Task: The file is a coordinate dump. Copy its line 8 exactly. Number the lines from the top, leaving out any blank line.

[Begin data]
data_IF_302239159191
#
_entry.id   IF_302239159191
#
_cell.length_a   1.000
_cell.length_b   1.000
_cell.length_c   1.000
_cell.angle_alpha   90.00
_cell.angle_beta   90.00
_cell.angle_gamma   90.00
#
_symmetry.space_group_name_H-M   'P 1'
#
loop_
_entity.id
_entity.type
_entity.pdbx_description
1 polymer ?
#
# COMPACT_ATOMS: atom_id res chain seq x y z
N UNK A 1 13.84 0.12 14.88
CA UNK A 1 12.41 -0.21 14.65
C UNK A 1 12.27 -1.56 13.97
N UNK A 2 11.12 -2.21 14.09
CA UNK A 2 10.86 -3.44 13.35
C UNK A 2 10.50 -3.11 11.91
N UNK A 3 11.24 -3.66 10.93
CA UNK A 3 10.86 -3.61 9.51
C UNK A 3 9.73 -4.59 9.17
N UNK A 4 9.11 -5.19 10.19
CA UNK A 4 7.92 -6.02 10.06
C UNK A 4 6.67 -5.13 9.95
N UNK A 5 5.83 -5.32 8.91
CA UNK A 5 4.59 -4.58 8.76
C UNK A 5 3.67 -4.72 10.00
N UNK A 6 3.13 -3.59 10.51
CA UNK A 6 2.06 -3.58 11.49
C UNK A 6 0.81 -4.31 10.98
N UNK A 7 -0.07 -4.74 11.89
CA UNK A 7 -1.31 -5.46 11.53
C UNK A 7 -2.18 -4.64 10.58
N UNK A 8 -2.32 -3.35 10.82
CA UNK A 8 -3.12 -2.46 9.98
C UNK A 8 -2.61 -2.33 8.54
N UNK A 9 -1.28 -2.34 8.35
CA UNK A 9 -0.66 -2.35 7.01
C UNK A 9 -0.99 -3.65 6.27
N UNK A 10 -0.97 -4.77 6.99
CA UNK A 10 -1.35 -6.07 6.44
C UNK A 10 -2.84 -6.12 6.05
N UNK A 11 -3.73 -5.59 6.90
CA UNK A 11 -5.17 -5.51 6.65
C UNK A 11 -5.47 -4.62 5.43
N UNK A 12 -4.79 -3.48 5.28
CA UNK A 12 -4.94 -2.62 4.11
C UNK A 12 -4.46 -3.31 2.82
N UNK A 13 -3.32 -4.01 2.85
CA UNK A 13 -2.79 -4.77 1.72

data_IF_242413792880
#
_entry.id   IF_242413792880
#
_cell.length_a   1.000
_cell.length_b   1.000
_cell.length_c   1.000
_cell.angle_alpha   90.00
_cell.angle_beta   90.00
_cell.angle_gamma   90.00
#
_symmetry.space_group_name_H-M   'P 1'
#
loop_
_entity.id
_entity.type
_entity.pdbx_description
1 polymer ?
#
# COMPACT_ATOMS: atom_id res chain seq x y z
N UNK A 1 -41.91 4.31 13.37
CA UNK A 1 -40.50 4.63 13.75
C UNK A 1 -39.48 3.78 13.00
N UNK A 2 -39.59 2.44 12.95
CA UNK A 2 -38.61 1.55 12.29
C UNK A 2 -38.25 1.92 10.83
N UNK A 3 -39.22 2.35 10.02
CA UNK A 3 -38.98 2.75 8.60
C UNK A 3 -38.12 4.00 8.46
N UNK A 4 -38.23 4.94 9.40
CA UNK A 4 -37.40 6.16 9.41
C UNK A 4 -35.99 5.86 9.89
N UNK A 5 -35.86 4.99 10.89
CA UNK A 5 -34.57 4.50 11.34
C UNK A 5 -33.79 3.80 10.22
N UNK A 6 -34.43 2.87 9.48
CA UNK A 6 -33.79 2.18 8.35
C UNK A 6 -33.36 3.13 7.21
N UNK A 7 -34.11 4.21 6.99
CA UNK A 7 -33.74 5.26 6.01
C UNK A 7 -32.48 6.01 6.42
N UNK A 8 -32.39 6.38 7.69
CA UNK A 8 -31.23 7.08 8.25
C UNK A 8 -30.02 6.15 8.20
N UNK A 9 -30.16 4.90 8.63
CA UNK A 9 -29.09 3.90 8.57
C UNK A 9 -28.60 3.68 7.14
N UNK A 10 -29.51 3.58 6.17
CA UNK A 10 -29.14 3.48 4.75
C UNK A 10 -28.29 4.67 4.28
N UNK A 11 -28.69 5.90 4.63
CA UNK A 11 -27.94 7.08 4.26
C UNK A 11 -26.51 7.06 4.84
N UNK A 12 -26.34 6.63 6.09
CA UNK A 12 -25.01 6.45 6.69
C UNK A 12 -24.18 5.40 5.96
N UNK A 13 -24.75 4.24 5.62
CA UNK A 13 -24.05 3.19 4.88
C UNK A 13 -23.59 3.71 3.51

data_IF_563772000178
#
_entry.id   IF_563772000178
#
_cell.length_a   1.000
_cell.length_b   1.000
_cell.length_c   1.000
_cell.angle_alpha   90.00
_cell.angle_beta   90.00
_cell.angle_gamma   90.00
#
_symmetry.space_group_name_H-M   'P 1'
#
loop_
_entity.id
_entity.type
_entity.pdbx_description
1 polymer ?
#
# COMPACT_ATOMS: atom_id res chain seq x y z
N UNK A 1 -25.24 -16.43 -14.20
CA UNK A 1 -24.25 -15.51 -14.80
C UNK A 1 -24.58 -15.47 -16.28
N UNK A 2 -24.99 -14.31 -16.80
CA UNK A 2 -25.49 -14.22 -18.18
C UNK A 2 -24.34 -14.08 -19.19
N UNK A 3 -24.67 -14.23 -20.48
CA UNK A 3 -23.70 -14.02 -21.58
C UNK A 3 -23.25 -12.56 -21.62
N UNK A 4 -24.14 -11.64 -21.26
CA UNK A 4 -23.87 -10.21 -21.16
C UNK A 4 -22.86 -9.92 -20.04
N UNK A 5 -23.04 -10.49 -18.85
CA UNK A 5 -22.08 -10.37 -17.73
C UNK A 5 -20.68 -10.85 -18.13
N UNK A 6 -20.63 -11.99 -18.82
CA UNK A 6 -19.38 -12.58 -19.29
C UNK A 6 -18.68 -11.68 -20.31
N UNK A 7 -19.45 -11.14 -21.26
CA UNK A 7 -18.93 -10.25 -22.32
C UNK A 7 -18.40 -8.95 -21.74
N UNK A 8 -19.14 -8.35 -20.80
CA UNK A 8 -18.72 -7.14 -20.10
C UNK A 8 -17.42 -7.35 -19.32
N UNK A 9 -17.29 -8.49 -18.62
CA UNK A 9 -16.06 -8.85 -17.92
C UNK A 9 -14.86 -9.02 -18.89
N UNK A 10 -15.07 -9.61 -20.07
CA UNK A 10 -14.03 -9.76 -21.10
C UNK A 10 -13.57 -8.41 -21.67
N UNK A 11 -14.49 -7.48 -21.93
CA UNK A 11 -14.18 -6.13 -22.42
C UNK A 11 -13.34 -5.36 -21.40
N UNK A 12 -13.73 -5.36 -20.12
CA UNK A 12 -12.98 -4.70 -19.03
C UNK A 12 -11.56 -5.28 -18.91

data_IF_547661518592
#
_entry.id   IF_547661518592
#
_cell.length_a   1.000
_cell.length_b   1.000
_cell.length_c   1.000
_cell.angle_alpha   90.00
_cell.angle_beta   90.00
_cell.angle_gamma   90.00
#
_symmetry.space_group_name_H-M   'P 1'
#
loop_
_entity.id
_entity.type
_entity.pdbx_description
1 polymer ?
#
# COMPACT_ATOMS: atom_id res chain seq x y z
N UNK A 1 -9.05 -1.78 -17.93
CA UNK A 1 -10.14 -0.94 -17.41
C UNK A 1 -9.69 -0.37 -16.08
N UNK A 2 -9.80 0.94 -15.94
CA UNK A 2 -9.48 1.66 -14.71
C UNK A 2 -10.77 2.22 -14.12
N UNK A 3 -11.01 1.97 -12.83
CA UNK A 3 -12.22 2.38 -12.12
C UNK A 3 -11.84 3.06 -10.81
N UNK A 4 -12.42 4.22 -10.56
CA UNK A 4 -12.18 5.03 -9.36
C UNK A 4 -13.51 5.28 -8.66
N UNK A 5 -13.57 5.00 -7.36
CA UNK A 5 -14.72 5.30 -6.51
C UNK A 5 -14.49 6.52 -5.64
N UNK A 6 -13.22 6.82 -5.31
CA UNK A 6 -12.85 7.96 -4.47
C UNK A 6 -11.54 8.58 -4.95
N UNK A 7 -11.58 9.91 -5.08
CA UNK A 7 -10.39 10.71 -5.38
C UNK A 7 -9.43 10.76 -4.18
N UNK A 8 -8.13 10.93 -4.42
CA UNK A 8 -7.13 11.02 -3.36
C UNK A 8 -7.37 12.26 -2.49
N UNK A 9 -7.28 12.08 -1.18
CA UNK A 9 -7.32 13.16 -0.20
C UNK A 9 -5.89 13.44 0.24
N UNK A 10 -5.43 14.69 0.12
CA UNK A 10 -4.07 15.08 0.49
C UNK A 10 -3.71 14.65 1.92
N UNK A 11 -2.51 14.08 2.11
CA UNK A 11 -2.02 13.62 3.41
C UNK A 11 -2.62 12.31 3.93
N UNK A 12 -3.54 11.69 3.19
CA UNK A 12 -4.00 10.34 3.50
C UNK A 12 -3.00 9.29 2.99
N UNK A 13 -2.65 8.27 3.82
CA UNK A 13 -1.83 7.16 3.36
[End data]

_cell.angle_alpha   90.00